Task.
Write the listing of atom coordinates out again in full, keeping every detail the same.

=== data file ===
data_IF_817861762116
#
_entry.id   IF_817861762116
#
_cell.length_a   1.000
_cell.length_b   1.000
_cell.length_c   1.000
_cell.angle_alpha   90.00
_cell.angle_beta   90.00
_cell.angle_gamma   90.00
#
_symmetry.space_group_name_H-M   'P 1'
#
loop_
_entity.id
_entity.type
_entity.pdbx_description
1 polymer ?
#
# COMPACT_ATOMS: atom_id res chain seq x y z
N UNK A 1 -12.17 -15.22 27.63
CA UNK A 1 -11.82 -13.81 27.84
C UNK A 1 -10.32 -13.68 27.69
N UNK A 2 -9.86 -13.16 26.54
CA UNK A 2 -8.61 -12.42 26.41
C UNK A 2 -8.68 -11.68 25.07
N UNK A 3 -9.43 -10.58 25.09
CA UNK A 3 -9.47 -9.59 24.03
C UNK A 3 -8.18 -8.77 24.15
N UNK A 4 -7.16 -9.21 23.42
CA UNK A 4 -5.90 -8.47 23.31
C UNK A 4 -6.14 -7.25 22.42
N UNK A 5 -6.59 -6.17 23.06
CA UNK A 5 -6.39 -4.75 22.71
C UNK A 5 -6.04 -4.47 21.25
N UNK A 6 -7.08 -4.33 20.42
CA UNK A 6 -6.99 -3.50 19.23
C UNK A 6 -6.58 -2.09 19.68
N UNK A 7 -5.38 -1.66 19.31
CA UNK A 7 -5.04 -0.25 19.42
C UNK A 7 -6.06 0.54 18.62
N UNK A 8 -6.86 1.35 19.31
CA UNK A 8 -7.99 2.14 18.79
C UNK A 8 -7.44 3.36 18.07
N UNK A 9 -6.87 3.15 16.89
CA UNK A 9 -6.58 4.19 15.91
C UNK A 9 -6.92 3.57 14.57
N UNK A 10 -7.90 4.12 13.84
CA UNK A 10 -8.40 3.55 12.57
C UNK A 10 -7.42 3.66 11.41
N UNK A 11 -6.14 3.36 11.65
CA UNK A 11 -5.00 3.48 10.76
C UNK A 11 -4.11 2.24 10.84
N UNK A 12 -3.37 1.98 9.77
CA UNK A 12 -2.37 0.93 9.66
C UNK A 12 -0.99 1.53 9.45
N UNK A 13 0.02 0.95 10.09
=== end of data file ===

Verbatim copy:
data_IF_817861762116
#
_entry.id   IF_817861762116
#
_cell.length_a   1.000
_cell.length_b   1.000
_cell.length_c   1.000
_cell.angle_alpha   90.00
_cell.angle_beta   90.00
_cell.angle_gamma   90.00
#
_symmetry.space_group_name_H-M   'P 1'
#
loop_
_entity.id
_entity.type
_entity.pdbx_description
1 polymer ?
#
# COMPACT_ATOMS: atom_id res chain seq x y z
N UNK A 1 -12.17 -15.22 27.63
CA UNK A 1 -11.82 -13.81 27.84
C UNK A 1 -10.32 -13.68 27.69
N UNK A 2 -9.86 -13.16 26.54
CA UNK A 2 -8.61 -12.42 26.41
C UNK A 2 -8.68 -11.68 25.07
N UNK A 3 -9.43 -10.58 25.09
CA UNK A 3 -9.47 -9.59 24.03
C UNK A 3 -8.18 -8.77 24.15
N UNK A 4 -7.16 -9.21 23.42
CA UNK A 4 -5.90 -8.47 23.31
C UNK A 4 -6.14 -7.25 22.42
N UNK A 5 -6.59 -6.17 23.06
CA UNK A 5 -6.39 -4.75 22.71
C UNK A 5 -6.04 -4.47 21.25
N UNK A 6 -7.08 -4.33 20.42
CA UNK A 6 -6.99 -3.50 19.23
C UNK A 6 -6.58 -2.09 19.68
N UNK A 7 -5.38 -1.66 19.31
CA UNK A 7 -5.04 -0.25 19.42
C UNK A 7 -6.06 0.54 18.62
N UNK A 8 -6.86 1.35 19.31
CA UNK A 8 -7.99 2.14 18.79
C UNK A 8 -7.44 3.36 18.07
N UNK A 9 -6.87 3.15 16.89
CA UNK A 9 -6.58 4.19 15.91
C UNK A 9 -6.92 3.57 14.57
N UNK A 10 -7.90 4.12 13.84
CA UNK A 10 -8.40 3.55 12.57
C UNK A 10 -7.42 3.66 11.41
N UNK A 11 -6.14 3.36 11.65
CA UNK A 11 -5.00 3.48 10.76
C UNK A 11 -4.11 2.24 10.84
N UNK A 12 -3.37 1.98 9.77
CA UNK A 12 -2.37 0.93 9.66
C UNK A 12 -0.99 1.53 9.45
N UNK A 13 0.02 0.95 10.09